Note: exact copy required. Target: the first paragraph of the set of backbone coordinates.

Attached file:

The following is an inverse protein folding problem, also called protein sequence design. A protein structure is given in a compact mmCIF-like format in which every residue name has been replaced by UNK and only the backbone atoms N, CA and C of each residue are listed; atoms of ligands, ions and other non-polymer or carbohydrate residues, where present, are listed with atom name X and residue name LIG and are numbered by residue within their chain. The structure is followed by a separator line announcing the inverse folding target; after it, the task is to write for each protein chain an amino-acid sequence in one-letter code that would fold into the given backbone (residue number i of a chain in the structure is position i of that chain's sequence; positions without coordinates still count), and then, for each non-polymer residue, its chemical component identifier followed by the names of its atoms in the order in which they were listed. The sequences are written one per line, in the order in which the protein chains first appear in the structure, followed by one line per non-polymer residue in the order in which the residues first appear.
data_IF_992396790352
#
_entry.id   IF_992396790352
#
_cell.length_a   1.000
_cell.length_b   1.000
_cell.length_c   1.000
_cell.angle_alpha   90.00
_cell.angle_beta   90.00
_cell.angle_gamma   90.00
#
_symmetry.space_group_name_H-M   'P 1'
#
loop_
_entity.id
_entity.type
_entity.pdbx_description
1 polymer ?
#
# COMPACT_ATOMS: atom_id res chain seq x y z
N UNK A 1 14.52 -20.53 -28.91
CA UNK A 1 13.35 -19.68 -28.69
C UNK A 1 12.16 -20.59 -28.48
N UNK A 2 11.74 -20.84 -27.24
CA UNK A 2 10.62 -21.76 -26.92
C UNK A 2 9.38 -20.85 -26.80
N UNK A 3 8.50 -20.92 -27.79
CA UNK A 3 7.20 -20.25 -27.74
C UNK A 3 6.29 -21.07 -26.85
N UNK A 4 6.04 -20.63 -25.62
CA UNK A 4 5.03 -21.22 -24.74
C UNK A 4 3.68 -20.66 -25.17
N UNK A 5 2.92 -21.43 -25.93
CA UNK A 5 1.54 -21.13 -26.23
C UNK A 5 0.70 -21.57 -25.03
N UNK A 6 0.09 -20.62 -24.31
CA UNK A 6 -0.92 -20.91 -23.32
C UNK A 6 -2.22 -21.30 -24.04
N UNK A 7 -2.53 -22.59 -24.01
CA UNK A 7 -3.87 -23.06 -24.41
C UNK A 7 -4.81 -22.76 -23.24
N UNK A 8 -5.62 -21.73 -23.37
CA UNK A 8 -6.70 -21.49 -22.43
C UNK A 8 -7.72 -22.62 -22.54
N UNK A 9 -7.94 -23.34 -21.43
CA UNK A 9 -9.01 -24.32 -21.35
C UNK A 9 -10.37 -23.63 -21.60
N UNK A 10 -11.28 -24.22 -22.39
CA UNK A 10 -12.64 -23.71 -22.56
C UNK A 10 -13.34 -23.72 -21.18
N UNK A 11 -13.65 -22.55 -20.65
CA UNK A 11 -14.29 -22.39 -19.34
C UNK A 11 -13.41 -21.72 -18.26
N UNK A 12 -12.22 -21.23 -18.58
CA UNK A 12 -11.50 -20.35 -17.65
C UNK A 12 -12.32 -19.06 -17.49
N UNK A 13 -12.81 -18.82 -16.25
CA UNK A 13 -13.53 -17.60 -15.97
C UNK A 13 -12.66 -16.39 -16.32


The following is an inverse protein folding problem, also called protein sequence design. A protein structure is given in a compact mmCIF-like format in which every residue name has been replaced by UNK and only the backbone atoms N, CA and C of each residue are listed; atoms of ligands, ions and other non-polymer or carbohydrate residues, where present, are listed with atom name X and residue name LIG and are numbered by residue within their chain. The structure is followed by a separator line announcing the inverse folding target; after it, the task is to write for each protein chain an amino-acid sequence in one-letter code that would fold into the given backbone (residue number i of a chain in the structure is position i of that chain's sequence; positions without coordinates still count), and then, for each non-polymer residue, its chemical component identifier followed by the names of its atoms in the order in which they were listed. The sequences are written one per line, in the order in which the protein chains first appear in the structure, followed by one line per non-polymer residue in the order in which the residues first appear.